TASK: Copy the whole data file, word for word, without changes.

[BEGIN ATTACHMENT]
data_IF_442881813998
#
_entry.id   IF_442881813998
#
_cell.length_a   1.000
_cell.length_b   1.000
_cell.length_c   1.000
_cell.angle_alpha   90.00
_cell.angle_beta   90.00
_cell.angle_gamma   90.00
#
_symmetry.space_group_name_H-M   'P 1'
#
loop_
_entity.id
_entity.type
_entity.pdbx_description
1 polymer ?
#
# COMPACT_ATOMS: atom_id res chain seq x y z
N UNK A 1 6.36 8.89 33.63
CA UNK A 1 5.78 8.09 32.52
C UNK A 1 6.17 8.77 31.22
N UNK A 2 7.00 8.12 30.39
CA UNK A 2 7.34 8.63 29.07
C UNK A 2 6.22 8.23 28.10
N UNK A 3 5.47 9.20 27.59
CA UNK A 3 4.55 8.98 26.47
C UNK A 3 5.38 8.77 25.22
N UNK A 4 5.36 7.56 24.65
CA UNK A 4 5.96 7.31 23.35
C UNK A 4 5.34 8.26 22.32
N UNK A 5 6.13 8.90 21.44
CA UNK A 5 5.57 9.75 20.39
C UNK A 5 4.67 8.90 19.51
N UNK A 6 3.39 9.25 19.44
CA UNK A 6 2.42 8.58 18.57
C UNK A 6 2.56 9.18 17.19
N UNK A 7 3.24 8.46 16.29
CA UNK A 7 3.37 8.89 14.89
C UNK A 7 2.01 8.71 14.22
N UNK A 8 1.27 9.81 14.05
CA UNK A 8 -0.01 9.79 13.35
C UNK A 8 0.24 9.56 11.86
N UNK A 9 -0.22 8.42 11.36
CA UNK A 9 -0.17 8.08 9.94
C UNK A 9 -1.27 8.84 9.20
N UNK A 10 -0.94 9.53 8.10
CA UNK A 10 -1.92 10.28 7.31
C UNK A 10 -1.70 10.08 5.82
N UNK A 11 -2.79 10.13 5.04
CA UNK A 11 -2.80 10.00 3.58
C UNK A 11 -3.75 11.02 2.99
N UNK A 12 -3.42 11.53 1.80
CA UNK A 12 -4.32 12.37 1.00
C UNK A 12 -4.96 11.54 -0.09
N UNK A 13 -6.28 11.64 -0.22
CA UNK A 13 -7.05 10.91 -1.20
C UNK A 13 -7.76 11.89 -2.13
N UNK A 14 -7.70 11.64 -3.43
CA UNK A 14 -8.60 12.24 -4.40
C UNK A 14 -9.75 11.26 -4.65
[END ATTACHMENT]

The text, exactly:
data_IF_442881813998
#
_entry.id   IF_442881813998
#
_cell.length_a   1.000
_cell.length_b   1.000
_cell.length_c   1.000
_cell.angle_alpha   90.00
_cell.angle_beta   90.00
_cell.angle_gamma   90.00
#
_symmetry.space_group_name_H-M   'P 1'
#
loop_
_entity.id
_entity.type
_entity.pdbx_description
1 polymer ?
#
# COMPACT_ATOMS: atom_id res chain seq x y z
N UNK A 1 6.36 8.89 33.63
CA UNK A 1 5.78 8.09 32.52
C UNK A 1 6.17 8.77 31.22
N UNK A 2 7.00 8.12 30.39
CA UNK A 2 7.34 8.63 29.07
C UNK A 2 6.22 8.23 28.10
N UNK A 3 5.47 9.20 27.59
CA UNK A 3 4.55 8.98 26.47
C UNK A 3 5.38 8.77 25.22
N UNK A 4 5.36 7.56 24.65
CA UNK A 4 5.96 7.31 23.35
C UNK A 4 5.34 8.26 22.32
N UNK A 5 6.13 8.90 21.44
CA UNK A 5 5.57 9.75 20.39
C UNK A 5 4.67 8.90 19.51
N UNK A 6 3.39 9.25 19.44
CA UNK A 6 2.42 8.58 18.57
C UNK A 6 2.56 9.18 17.19
N UNK A 7 3.24 8.46 16.29
CA UNK A 7 3.37 8.89 14.89
C UNK A 7 2.01 8.71 14.22
N UNK A 8 1.27 9.81 14.05
CA UNK A 8 -0.01 9.79 13.35
C UNK A 8 0.24 9.56 11.86
N UNK A 9 -0.22 8.42 11.36
CA UNK A 9 -0.17 8.08 9.94
C UNK A 9 -1.27 8.84 9.20
N UNK A 10 -0.94 9.53 8.10
CA UNK A 10 -1.92 10.28 7.31
C UNK A 10 -1.70 10.08 5.82
N UNK A 11 -2.79 10.13 5.04
CA UNK A 11 -2.80 10.00 3.58
C UNK A 11 -3.75 11.02 2.99
N UNK A 12 -3.42 11.53 1.80
CA UNK A 12 -4.32 12.37 1.00
C UNK A 12 -4.96 11.54 -0.09
N UNK A 13 -6.28 11.64 -0.22
CA UNK A 13 -7.05 10.91 -1.20
C UNK A 13 -7.76 11.89 -2.13
N UNK A 14 -7.70 11.64 -3.43
CA UNK A 14 -8.60 12.24 -4.40
C UNK A 14 -9.75 11.26 -4.65